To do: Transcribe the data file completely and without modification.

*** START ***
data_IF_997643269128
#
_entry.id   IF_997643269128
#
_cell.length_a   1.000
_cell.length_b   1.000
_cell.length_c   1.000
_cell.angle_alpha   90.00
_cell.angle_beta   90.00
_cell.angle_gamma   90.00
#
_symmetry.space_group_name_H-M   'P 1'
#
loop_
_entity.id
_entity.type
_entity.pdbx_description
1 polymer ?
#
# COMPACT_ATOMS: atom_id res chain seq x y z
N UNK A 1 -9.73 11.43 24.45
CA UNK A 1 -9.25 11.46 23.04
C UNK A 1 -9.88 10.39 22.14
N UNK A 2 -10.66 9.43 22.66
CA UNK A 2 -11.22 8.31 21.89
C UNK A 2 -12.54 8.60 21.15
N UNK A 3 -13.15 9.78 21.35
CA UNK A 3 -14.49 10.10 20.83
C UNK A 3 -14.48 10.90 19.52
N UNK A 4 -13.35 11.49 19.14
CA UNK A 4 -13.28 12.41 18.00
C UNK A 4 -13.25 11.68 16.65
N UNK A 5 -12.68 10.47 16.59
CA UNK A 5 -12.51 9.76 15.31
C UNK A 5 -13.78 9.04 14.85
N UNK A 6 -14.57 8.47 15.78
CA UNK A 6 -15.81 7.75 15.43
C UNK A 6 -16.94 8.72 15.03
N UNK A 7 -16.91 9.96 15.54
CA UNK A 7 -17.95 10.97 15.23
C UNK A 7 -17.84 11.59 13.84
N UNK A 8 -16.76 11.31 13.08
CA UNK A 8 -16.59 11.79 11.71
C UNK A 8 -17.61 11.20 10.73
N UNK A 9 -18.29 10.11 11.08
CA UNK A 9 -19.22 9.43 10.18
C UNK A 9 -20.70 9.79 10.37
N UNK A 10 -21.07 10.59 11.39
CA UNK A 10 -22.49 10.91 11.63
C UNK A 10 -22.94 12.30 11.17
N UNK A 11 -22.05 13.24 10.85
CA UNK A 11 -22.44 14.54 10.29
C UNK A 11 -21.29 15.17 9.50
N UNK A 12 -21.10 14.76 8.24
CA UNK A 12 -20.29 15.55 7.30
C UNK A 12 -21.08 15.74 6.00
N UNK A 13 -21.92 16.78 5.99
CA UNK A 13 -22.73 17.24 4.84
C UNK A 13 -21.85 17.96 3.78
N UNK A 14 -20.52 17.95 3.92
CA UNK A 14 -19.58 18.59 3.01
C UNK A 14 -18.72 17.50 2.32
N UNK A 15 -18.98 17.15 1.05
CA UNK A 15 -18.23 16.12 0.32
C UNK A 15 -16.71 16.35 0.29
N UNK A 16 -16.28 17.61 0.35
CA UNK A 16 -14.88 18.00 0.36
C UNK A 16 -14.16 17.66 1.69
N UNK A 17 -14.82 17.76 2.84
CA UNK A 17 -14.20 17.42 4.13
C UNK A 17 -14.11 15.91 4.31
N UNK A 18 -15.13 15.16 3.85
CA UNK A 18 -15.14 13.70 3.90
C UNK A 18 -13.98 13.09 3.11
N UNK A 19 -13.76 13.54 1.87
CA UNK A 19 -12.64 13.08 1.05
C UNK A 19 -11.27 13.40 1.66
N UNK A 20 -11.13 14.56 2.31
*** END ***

data_IF_997643269128
#
_entry.id   IF_997643269128
#
_cell.length_a   1.000
_cell.length_b   1.000
_cell.length_c   1.000
_cell.angle_alpha   90.00
_cell.angle_beta   90.00
_cell.angle_gamma   90.00
#
_symmetry.space_group_name_H-M   'P 1'
#
loop_
_entity.id
_entity.type
_entity.pdbx_description
1 polymer ?
#
# COMPACT_ATOMS: atom_id res chain seq x y z
N UNK A 1 -9.73 11.43 24.45
CA UNK A 1 -9.25 11.46 23.04
C UNK A 1 -9.88 10.39 22.14
N UNK A 2 -10.66 9.43 22.66
CA UNK A 2 -11.22 8.31 21.89
C UNK A 2 -12.54 8.60 21.15
N UNK A 3 -13.15 9.78 21.35
CA UNK A 3 -14.49 10.10 20.83
C UNK A 3 -14.48 10.90 19.52
N UNK A 4 -13.35 11.49 19.14
CA UNK A 4 -13.28 12.41 18.00
C UNK A 4 -13.25 11.68 16.65
N UNK A 5 -12.68 10.47 16.59
CA UNK A 5 -12.51 9.76 15.31
C UNK A 5 -13.78 9.04 14.85
N UNK A 6 -14.57 8.47 15.78
CA UNK A 6 -15.81 7.75 15.43
C UNK A 6 -16.94 8.72 15.03
N UNK A 7 -16.91 9.96 15.54
CA UNK A 7 -17.95 10.97 15.23
C UNK A 7 -17.84 11.59 13.84
N UNK A 8 -16.76 11.31 13.08
CA UNK A 8 -16.59 11.79 11.71
C UNK A 8 -17.61 11.20 10.73
N UNK A 9 -18.29 10.11 11.08
CA UNK A 9 -19.22 9.43 10.18
C UNK A 9 -20.70 9.79 10.37
N UNK A 10 -21.07 10.59 11.39
CA UNK A 10 -22.49 10.91 11.63
C UNK A 10 -22.94 12.30 11.17
N UNK A 11 -22.05 13.24 10.85
CA UNK A 11 -22.44 14.54 10.29
C UNK A 11 -21.29 15.17 9.50
N UNK A 12 -21.10 14.76 8.24
CA UNK A 12 -20.29 15.55 7.30
C UNK A 12 -21.08 15.74 6.00
N UNK A 13 -21.92 16.78 5.99
CA UNK A 13 -22.73 17.24 4.84
C UNK A 13 -21.85 17.96 3.78
N UNK A 14 -20.52 17.95 3.92
CA UNK A 14 -19.58 18.59 3.01
C UNK A 14 -18.72 17.50 2.32
N UNK A 15 -18.98 17.15 1.05
CA UNK A 15 -18.23 16.12 0.32
C UNK A 15 -16.71 16.35 0.29
N UNK A 16 -16.28 17.61 0.35
CA UNK A 16 -14.88 18.00 0.36
C UNK A 16 -14.16 17.66 1.69
N UNK A 17 -14.82 17.76 2.84
CA UNK A 17 -14.20 17.42 4.13
C UNK A 17 -14.11 15.91 4.31
N UNK A 18 -15.13 15.16 3.85
CA UNK A 18 -15.14 13.70 3.90
C UNK A 18 -13.98 13.09 3.11
N UNK A 19 -13.76 13.54 1.87
CA UNK A 19 -12.64 13.08 1.05
C UNK A 19 -11.27 13.40 1.66
N UNK A 20 -11.13 14.56 2.31